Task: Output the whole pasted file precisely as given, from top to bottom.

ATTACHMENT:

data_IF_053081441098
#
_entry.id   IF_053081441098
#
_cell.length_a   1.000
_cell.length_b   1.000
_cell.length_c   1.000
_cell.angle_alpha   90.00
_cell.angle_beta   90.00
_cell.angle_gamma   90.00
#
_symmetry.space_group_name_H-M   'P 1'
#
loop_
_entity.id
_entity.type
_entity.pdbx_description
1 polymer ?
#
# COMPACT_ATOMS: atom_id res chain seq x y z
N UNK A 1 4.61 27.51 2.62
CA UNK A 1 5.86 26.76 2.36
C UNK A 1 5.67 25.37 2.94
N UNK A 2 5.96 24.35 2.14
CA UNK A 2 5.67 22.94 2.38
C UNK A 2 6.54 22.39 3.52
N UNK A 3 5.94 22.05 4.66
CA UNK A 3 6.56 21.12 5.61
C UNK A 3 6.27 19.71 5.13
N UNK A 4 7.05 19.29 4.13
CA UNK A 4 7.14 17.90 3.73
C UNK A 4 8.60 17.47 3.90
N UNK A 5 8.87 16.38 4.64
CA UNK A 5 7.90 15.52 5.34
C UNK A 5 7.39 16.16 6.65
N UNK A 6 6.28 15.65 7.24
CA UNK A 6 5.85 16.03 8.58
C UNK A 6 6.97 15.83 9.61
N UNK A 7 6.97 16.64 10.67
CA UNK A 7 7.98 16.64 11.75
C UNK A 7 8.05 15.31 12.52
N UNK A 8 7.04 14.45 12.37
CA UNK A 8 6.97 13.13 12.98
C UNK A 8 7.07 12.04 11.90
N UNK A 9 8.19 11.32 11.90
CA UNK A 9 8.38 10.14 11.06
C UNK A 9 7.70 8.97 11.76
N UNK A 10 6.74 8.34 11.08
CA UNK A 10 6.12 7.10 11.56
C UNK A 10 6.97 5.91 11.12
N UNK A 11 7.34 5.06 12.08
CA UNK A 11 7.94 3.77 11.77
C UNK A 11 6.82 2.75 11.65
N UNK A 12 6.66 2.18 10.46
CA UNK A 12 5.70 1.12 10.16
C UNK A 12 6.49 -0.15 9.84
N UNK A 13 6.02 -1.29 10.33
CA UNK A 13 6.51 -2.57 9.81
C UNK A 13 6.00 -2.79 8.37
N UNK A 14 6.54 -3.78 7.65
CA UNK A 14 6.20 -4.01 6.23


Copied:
data_IF_053081441098
#
_entry.id   IF_053081441098
#
_cell.length_a   1.000
_cell.length_b   1.000
_cell.length_c   1.000
_cell.angle_alpha   90.00
_cell.angle_beta   90.00
_cell.angle_gamma   90.00
#
_symmetry.space_group_name_H-M   'P 1'
#
loop_
_entity.id
_entity.type
_entity.pdbx_description
1 polymer ?
#
# COMPACT_ATOMS: atom_id res chain seq x y z
N UNK A 1 4.61 27.51 2.62
CA UNK A 1 5.86 26.76 2.36
C UNK A 1 5.67 25.37 2.94
N UNK A 2 5.96 24.35 2.14
CA UNK A 2 5.67 22.94 2.38
C UNK A 2 6.54 22.39 3.52
N UNK A 3 5.94 22.05 4.66
CA UNK A 3 6.56 21.12 5.61
C UNK A 3 6.27 19.71 5.13
N UNK A 4 7.05 19.29 4.13
CA UNK A 4 7.14 17.90 3.73
C UNK A 4 8.60 17.47 3.90
N UNK A 5 8.87 16.38 4.64
CA UNK A 5 7.90 15.52 5.34
C UNK A 5 7.39 16.16 6.65
N UNK A 6 6.28 15.65 7.24
CA UNK A 6 5.85 16.03 8.58
C UNK A 6 6.97 15.83 9.61
N UNK A 7 6.97 16.64 10.67
CA UNK A 7 7.98 16.64 11.75
C UNK A 7 8.05 15.31 12.52
N UNK A 8 7.04 14.45 12.37
CA UNK A 8 6.97 13.13 12.98
C UNK A 8 7.07 12.04 11.90
N UNK A 9 8.19 11.32 11.90
CA UNK A 9 8.38 10.14 11.06
C UNK A 9 7.70 8.97 11.76
N UNK A 10 6.74 8.34 11.08
CA UNK A 10 6.12 7.10 11.56
C UNK A 10 6.97 5.91 11.12
N UNK A 11 7.34 5.06 12.08
CA UNK A 11 7.94 3.77 11.77
C UNK A 11 6.82 2.75 11.65
N UNK A 12 6.66 2.18 10.46
CA UNK A 12 5.70 1.12 10.16
C UNK A 12 6.49 -0.15 9.84
N UNK A 13 6.02 -1.29 10.33
CA UNK A 13 6.51 -2.57 9.81
C UNK A 13 6.00 -2.79 8.37
N UNK A 14 6.54 -3.78 7.65
CA UNK A 14 6.20 -4.01 6.23